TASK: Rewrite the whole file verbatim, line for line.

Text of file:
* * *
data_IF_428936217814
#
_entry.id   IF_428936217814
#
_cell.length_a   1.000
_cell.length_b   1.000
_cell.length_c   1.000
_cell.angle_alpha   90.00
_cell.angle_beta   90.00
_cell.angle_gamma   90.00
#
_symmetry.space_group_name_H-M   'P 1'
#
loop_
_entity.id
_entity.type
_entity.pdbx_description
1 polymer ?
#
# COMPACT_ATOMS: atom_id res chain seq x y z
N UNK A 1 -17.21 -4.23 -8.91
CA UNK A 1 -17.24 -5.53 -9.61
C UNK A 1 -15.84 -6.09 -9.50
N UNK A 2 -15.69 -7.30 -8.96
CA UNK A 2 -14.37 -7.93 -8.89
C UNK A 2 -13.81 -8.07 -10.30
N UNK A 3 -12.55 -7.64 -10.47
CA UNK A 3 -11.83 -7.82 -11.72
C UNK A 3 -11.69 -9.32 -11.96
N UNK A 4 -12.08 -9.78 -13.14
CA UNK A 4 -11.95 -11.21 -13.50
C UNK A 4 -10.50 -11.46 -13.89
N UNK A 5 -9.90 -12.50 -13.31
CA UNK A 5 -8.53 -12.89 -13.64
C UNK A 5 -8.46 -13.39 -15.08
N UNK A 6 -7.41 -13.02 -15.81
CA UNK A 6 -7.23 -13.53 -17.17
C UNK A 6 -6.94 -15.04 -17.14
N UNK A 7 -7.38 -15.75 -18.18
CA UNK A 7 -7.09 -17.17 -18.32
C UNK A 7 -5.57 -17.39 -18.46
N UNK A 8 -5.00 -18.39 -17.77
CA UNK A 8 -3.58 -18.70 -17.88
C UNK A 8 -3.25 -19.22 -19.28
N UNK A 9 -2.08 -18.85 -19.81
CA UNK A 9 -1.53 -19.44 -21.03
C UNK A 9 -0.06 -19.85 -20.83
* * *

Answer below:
data_IF_428936217814
#
_entry.id   IF_428936217814
#
_cell.length_a   1.000
_cell.length_b   1.000
_cell.length_c   1.000
_cell.angle_alpha   90.00
_cell.angle_beta   90.00
_cell.angle_gamma   90.00
#
_symmetry.space_group_name_H-M   'P 1'
#
loop_
_entity.id
_entity.type
_entity.pdbx_description
1 polymer ?
#
# COMPACT_ATOMS: atom_id res chain seq x y z
N UNK A 1 -17.21 -4.23 -8.91
CA UNK A 1 -17.24 -5.53 -9.61
C UNK A 1 -15.84 -6.09 -9.50
N UNK A 2 -15.69 -7.30 -8.96
CA UNK A 2 -14.37 -7.93 -8.89
C UNK A 2 -13.81 -8.07 -10.30
N UNK A 3 -12.55 -7.64 -10.47
CA UNK A 3 -11.83 -7.82 -11.72
C UNK A 3 -11.69 -9.32 -11.96
N UNK A 4 -12.08 -9.78 -13.14
CA UNK A 4 -11.95 -11.21 -13.50
C UNK A 4 -10.50 -11.46 -13.89
N UNK A 5 -9.90 -12.50 -13.31
CA UNK A 5 -8.53 -12.89 -13.64
C UNK A 5 -8.46 -13.39 -15.08
N UNK A 6 -7.41 -13.02 -15.81
CA UNK A 6 -7.23 -13.53 -17.17
C UNK A 6 -6.94 -15.04 -17.14
N UNK A 7 -7.38 -15.75 -18.18
CA UNK A 7 -7.09 -17.17 -18.32
C UNK A 7 -5.57 -17.39 -18.46
N UNK A 8 -5.00 -18.39 -17.77
CA UNK A 8 -3.58 -18.70 -17.88
C UNK A 8 -3.25 -19.22 -19.28
N UNK A 9 -2.08 -18.85 -19.81
CA UNK A 9 -1.53 -19.44 -21.03
C UNK A 9 -0.06 -19.85 -20.83